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Another solid episode getting deeper into the bit of Season 2. I love this god damn show. I don’t care about the liberties they take with facts concerning Manson or otherwise. They get the spirit of the 1960s, the danger of Manson, all of it, and they put it together nicely with a lot of intrigue for us to hang on. Excited to see “Can You Take Me Back?” next.

Aquarius – Season 2, Episode 4: “Revolution 1”

NBC’s Aquarius
Season 2, Episode 4: “Revolution 1”
Directed by Timothy Busfield
Written by Rafael Yglesias

* For a review of the previous episode, “Why Don’t We Do It in the Road” – click here
* For a review of the next episode, “Everybody’s Got Something to Hide Except Me & My Monkey” – click here
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At the scene of the Cielo Drive killings in ’69, a more clean cut Brian Shafe (Grey Damon) does a stutter step by finding the little medallion we’ve seen before from under a couch, then settling in to do some heroin. Really? Mysterious, cryptic. Incredibly interesting.
16 months earlier. Detective Shafe is worried about Officer Charmain Tully (Claire Holt) still being undercover, and unofficially. Well there are troubles elsewhere: Martin Luther King Jr. has bee assassinated. Everyone is watching. Especially the Black Panthers and Bunchy Carter (Gaius Charles).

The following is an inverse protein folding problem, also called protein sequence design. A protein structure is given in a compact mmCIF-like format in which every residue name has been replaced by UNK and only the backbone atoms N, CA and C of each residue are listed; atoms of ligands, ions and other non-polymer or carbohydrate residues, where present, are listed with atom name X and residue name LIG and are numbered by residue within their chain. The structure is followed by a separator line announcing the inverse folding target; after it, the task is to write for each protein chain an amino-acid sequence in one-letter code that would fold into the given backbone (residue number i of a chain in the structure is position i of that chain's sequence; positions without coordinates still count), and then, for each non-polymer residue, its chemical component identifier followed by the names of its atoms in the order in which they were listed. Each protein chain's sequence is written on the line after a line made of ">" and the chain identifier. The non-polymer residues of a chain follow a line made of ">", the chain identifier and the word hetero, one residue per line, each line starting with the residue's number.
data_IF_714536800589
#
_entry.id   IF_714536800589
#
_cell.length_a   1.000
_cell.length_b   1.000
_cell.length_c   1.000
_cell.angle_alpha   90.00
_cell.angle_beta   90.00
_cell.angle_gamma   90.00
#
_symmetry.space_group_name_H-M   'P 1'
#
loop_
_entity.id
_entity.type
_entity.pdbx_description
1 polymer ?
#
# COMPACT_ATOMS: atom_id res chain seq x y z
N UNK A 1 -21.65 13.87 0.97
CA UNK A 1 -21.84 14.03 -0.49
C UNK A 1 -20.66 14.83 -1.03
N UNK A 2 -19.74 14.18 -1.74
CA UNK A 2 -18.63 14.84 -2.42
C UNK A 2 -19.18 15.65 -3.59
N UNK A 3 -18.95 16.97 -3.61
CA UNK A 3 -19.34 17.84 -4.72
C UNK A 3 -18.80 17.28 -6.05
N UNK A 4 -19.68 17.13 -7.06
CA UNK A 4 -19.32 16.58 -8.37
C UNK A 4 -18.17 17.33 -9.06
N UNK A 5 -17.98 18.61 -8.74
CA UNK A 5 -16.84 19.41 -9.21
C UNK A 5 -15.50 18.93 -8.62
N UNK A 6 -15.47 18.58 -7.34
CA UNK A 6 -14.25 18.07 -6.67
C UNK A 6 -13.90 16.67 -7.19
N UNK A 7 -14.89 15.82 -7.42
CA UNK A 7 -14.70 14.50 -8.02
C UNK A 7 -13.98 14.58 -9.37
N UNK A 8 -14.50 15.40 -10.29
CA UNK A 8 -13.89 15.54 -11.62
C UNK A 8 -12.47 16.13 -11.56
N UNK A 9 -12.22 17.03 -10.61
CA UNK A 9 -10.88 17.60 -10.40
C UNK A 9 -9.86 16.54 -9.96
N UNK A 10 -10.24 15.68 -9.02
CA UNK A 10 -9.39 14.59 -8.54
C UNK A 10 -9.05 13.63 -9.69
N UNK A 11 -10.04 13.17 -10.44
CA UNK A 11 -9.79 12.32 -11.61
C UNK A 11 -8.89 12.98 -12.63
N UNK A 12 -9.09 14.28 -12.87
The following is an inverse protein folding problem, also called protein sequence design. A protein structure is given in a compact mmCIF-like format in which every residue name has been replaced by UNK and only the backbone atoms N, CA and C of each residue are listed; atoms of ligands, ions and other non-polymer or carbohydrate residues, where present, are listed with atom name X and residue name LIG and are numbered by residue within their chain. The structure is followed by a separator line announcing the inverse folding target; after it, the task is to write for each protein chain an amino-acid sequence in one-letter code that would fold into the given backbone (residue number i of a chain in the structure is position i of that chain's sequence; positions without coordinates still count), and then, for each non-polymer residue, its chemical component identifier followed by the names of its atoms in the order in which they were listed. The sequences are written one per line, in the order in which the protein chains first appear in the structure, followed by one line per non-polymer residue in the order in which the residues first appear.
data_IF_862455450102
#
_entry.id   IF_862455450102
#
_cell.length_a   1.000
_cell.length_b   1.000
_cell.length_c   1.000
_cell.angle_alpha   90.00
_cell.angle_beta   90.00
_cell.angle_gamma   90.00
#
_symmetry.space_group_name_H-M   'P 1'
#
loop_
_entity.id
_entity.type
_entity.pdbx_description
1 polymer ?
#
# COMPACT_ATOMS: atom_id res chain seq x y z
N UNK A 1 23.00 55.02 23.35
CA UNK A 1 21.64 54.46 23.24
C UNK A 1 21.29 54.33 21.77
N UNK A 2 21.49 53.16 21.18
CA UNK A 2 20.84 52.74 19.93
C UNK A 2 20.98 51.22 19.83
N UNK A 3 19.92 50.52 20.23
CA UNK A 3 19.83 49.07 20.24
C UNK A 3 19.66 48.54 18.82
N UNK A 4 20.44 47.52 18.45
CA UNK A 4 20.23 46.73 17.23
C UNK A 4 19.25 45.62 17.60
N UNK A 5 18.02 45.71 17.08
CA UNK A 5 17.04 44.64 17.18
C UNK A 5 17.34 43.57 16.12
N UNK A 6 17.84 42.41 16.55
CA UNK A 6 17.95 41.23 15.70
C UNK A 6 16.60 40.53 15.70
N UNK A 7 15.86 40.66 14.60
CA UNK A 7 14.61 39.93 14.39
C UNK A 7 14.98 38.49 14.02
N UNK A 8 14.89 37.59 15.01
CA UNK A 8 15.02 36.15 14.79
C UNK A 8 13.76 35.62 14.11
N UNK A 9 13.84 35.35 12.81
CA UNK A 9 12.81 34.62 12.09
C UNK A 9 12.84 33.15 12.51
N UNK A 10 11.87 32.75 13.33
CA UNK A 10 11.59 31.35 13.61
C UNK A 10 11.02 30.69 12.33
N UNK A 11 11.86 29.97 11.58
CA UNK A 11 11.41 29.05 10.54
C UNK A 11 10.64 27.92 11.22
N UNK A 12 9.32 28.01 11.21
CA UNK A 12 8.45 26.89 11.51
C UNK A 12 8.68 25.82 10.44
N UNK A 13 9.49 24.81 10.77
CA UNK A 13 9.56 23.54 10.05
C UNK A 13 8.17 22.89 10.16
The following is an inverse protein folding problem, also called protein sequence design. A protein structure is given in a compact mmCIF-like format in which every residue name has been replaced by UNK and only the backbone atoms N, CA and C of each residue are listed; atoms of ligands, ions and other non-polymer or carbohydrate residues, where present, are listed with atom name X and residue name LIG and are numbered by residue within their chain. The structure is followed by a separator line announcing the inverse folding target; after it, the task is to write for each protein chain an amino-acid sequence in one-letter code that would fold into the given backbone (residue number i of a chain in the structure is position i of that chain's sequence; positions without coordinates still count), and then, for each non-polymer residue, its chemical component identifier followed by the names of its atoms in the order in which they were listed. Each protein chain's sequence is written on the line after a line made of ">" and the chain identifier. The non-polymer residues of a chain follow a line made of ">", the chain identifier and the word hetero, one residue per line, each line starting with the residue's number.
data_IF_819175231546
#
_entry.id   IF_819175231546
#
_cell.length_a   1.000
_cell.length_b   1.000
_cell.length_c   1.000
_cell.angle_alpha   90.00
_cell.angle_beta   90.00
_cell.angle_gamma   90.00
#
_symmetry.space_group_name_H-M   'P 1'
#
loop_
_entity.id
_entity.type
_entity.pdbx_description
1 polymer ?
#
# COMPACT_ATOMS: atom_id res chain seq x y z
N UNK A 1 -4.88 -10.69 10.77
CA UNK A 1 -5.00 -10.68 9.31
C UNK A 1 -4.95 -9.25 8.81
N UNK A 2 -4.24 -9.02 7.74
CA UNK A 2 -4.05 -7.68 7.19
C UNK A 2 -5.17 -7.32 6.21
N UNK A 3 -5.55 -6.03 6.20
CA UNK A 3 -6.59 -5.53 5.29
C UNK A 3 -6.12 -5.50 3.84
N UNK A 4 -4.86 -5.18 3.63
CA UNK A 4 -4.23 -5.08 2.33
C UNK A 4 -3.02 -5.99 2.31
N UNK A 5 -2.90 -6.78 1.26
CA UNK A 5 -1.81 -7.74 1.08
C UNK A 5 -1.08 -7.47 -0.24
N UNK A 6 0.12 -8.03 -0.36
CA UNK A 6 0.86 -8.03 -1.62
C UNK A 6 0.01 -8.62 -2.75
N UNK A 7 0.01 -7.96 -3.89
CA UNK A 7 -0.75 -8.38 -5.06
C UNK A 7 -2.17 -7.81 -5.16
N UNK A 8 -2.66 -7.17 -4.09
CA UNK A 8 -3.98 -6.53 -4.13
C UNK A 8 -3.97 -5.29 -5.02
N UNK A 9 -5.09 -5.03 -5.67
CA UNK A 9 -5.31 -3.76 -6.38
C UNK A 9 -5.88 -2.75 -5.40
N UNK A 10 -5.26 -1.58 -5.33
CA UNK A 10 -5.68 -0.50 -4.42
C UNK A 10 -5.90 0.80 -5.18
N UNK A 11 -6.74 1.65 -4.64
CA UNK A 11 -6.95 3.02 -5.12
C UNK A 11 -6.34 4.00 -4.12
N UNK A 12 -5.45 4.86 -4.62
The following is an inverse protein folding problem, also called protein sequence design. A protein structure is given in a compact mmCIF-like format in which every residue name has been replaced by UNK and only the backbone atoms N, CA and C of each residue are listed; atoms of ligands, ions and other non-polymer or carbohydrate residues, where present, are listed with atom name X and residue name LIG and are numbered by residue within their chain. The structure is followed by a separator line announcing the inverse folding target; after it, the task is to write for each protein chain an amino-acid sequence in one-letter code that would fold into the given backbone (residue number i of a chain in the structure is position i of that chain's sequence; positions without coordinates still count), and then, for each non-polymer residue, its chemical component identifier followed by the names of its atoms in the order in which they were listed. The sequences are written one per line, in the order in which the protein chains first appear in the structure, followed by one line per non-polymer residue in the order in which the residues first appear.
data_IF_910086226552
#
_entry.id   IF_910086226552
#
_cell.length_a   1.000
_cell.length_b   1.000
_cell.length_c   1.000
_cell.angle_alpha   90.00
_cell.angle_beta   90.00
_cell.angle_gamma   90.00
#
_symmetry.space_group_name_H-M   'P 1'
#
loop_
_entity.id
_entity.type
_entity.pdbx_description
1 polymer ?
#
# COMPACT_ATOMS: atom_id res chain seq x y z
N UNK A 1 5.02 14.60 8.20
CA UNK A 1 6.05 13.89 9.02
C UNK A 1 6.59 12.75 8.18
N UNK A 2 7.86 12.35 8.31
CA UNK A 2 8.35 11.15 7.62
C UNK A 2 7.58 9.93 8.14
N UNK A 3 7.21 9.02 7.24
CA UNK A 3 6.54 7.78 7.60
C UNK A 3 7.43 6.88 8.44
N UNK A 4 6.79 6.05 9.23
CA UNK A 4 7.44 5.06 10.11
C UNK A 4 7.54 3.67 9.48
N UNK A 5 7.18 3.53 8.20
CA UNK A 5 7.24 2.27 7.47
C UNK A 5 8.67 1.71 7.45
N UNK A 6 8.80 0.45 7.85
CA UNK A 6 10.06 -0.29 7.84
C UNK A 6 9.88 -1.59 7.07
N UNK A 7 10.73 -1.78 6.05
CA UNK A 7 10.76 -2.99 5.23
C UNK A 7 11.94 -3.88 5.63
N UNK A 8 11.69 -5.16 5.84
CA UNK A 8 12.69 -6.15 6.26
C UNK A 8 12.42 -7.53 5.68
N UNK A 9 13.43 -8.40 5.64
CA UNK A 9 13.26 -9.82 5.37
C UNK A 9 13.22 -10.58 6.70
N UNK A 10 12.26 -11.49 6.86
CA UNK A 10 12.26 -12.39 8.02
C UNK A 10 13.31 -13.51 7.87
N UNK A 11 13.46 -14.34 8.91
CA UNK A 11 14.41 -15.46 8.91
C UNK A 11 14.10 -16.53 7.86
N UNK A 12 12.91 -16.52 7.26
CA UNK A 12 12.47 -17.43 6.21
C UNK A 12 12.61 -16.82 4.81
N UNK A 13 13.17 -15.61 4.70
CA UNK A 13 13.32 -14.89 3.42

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Cutler: “He dies, Watts is gonna burn.”
Hodiak: “He dies, America is gonna burn.”

Everyone at the Wilson place hears the news, too. Charlie Manson (Gethin Anthony) doesn’t have the same reaction as the others. He looks almost thrilled: “Thats far out,” he exclaims before running to the television. At the police station, Hodiak and Cutler (Chance Kelly) are receiving their marching orders for what’s about to happen. They have to try and keep “a lid” on the whole racial boiling pot out there. What’s intriguing is the link Shafe has to the Panthers, due to his wife Kristin (Milauna Jackson) being involved with the party. For all Hodiak’s lawlessness as a lawman, he doesn’t seem prejudiced like some of the others, which we saw lots of in Season 1.